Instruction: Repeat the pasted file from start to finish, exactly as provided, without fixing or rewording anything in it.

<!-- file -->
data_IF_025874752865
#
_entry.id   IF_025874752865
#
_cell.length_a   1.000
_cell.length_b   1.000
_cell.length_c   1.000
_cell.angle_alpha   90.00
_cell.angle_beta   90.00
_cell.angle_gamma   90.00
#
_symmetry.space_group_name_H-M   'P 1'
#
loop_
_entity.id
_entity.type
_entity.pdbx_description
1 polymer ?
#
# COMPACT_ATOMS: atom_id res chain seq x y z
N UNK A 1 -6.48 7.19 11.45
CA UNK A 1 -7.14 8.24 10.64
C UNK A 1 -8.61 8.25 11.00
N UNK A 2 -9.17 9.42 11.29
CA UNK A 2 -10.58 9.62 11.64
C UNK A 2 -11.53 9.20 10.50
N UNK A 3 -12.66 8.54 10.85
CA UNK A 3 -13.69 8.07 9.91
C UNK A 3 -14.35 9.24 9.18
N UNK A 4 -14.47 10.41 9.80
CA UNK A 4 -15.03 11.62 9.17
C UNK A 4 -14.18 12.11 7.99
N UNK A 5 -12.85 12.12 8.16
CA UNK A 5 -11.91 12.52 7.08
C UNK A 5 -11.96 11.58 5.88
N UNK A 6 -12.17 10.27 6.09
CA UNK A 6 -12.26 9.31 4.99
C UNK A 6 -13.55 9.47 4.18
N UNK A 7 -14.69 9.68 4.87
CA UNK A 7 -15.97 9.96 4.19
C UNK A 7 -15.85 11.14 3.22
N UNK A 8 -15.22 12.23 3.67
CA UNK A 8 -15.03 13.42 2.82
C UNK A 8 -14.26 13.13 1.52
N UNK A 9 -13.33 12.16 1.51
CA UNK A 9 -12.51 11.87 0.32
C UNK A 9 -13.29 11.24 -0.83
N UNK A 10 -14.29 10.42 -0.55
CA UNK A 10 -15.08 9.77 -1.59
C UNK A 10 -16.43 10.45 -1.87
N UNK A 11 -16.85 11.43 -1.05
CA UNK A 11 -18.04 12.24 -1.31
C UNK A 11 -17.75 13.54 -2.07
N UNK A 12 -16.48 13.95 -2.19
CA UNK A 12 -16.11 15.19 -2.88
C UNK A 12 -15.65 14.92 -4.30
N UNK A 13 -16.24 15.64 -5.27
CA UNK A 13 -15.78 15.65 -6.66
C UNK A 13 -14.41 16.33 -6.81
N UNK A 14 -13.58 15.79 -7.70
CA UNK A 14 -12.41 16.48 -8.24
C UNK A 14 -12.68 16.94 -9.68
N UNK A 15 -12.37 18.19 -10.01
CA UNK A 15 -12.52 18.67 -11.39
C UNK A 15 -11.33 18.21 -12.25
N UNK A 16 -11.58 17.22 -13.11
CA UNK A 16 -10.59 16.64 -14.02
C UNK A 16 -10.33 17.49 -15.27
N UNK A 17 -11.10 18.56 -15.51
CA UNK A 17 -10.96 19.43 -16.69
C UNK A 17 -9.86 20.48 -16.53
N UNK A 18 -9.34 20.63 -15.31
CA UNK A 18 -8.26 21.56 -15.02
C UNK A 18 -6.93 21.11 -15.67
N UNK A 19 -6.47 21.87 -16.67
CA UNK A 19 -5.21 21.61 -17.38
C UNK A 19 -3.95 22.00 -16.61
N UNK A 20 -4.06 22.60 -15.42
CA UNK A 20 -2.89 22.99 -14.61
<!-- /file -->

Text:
data_IF_025874752865
#
_entry.id   IF_025874752865
#
_cell.length_a   1.000
_cell.length_b   1.000
_cell.length_c   1.000
_cell.angle_alpha   90.00
_cell.angle_beta   90.00
_cell.angle_gamma   90.00
#
_symmetry.space_group_name_H-M   'P 1'
#
loop_
_entity.id
_entity.type
_entity.pdbx_description
1 polymer ?
#
# COMPACT_ATOMS: atom_id res chain seq x y z
N UNK A 1 -6.48 7.19 11.45
CA UNK A 1 -7.14 8.24 10.64
C UNK A 1 -8.61 8.25 11.00
N UNK A 2 -9.17 9.42 11.29
CA UNK A 2 -10.58 9.62 11.64
C UNK A 2 -11.53 9.20 10.50
N UNK A 3 -12.66 8.54 10.85
CA UNK A 3 -13.69 8.07 9.91
C UNK A 3 -14.35 9.24 9.18
N UNK A 4 -14.47 10.41 9.80
CA UNK A 4 -15.03 11.62 9.17
C UNK A 4 -14.18 12.11 7.99
N UNK A 5 -12.85 12.12 8.16
CA UNK A 5 -11.91 12.52 7.08
C UNK A 5 -11.96 11.58 5.88
N UNK A 6 -12.17 10.27 6.09
CA UNK A 6 -12.26 9.31 4.99
C UNK A 6 -13.55 9.47 4.18
N UNK A 7 -14.69 9.68 4.87
CA UNK A 7 -15.97 9.96 4.19
C UNK A 7 -15.85 11.14 3.22
N UNK A 8 -15.22 12.23 3.67
CA UNK A 8 -15.03 13.42 2.82
C UNK A 8 -14.26 13.13 1.52
N UNK A 9 -13.33 12.16 1.51
CA UNK A 9 -12.51 11.87 0.32
C UNK A 9 -13.29 11.24 -0.83
N UNK A 10 -14.29 10.42 -0.55
CA UNK A 10 -15.08 9.77 -1.59
C UNK A 10 -16.43 10.45 -1.87
N UNK A 11 -16.85 11.43 -1.05
CA UNK A 11 -18.04 12.24 -1.31
C UNK A 11 -17.75 13.54 -2.07
N UNK A 12 -16.48 13.95 -2.19
CA UNK A 12 -16.11 15.19 -2.88
C UNK A 12 -15.65 14.92 -4.30
N UNK A 13 -16.24 15.64 -5.27
CA UNK A 13 -15.78 15.65 -6.66
C UNK A 13 -14.41 16.33 -6.81
N UNK A 14 -13.58 15.79 -7.70
CA UNK A 14 -12.41 16.48 -8.24
C UNK A 14 -12.68 16.94 -9.68
N UNK A 15 -12.37 18.19 -10.01
CA UNK A 15 -12.52 18.67 -11.39
C UNK A 15 -11.33 18.21 -12.25
N UNK A 16 -11.58 17.22 -13.11
CA UNK A 16 -10.59 16.64 -14.02
C UNK A 16 -10.33 17.49 -15.27
N UNK A 17 -11.10 18.56 -15.51
CA UNK A 17 -10.96 19.43 -16.69
C UNK A 17 -9.86 20.48 -16.53
N UNK A 18 -9.34 20.63 -15.31
CA UNK A 18 -8.26 21.56 -15.02
C UNK A 18 -6.93 21.11 -15.67
N UNK A 19 -6.47 21.87 -16.67
CA UNK A 19 -5.21 21.61 -17.38
C UNK A 19 -3.95 22.00 -16.61
N UNK A 20 -4.06 22.60 -15.42
CA UNK A 20 -2.89 22.99 -14.61